Srimad Bhagvata Mahapurana Book 5 Chapter 7:8-14

Book 5: Chapter 7

Srimad Bhagvata Mahapurana: Book 5: Chapter 7: Verses 8-14
The story of Bharata

Having concluded at the end of ten million years that the store of merit responsible for his royal fortune must have thus been exhausted by that time, he proportionately divided among his own sons the hereditary fortune he had been legitimately enjoying (till then), and himself retired as a recluse from his own residence, which was the abode of all prosperity, to the hermitage of the sage Pulaha (situated on the bank of the river Gandaki and known as the Salagramaksetra[1]). Impelled by His paternal affection for His own devotees residing in that hermitage, it is said, Lord Sri Hari reveals Himself there in their desired form even today. The holy river Cakranadi (Gandaki or Gandaka) hallows on all sides the (various) places of this hermitage through contact with circular (wheel-like) pebbles having nave-like marks on both sides (above as well as below).

Duly performing all alone the worship of the Lord through flowers and tender leaves of various kinds, particularly the leaves of the holy basil plant, and water as well as through edibles such as bulbs, roots and fruits, in a lonely retreat in the grove of the said hermitage, Bharata was rid of all craving for the pleasures of sense and, developing (great) tranquillity of mind, derived supreme gratification. His heart melted and was benumbed (as it were) under the pressure of exceptionally increasing love for the Lord, occasioned by incessant worship of the Supreme Person carried on in the aforesaid manner. The hair stood on their end all over his body as a result of intense delight; his eyes were bedimmed by tears of love proceeding from an ardent longing (to meet the Lord); and his consciousness being drowned in the deep lake of his heart, brimming over with supreme felicity flowing from devotion-which was enriched by constant thought of the feet of his beloved Lord, red as a lotus-he forgot even the worship that was being done by him as aforesaid. Having thus undertaken vows of propitiating the Lord and looking very bright in his covering of deerskin and with his head of tawny, curly and matted hair wet through ablutions performed thrice (everyday), he waited upon the all-effulgent Lord Narayana (the Supreme Person)-as manifested in the orb of the rising sun-with hymns addressed to the sun-god and prayed as follows :- The Light (constituting the very essence) of the sun-god, which lies beyond the material plane (is made up of Sattva unmixed with Rajas and Tamas), dispenses the fuit of our actions, it is the same Light which evolved this (phenomena) uiverse y its mere thought and again, entering it (as its inner Controller), protects the Jiva, seeking its protection, with Its power of consciousness. We resort to that Light, which propels our intellect. [2]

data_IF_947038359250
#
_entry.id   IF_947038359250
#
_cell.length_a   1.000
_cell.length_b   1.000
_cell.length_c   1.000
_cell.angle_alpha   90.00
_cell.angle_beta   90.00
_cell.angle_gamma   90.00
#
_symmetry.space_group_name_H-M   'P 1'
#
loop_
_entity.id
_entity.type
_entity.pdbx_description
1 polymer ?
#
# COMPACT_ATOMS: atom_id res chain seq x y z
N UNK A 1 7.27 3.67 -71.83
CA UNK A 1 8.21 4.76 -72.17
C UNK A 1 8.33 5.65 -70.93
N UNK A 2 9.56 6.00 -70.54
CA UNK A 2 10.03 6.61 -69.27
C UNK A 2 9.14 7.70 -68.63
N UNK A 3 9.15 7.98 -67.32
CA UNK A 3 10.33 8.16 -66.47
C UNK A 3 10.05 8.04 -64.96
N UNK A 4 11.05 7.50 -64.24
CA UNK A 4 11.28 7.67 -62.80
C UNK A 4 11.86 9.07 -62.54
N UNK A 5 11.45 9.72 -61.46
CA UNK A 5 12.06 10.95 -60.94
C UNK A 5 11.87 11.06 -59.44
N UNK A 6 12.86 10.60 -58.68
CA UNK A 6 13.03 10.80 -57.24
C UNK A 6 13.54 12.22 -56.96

Thus ends the seveth discourse, forming part of the story of Emperor Bharata, dealing (mainly) with the worship of the Lord, in Book Five of the great and glorious bhagavata-Purana, otherwise known as the Paramahamsa-Samhita


  1. So-called because it abounds In Salagrama-Silas or sacred stones symbolic of Lord Visnu and found rolling in the bed of the river Gandaki.
  2. This explains the meaning of the holy Gayatri-Mantra.

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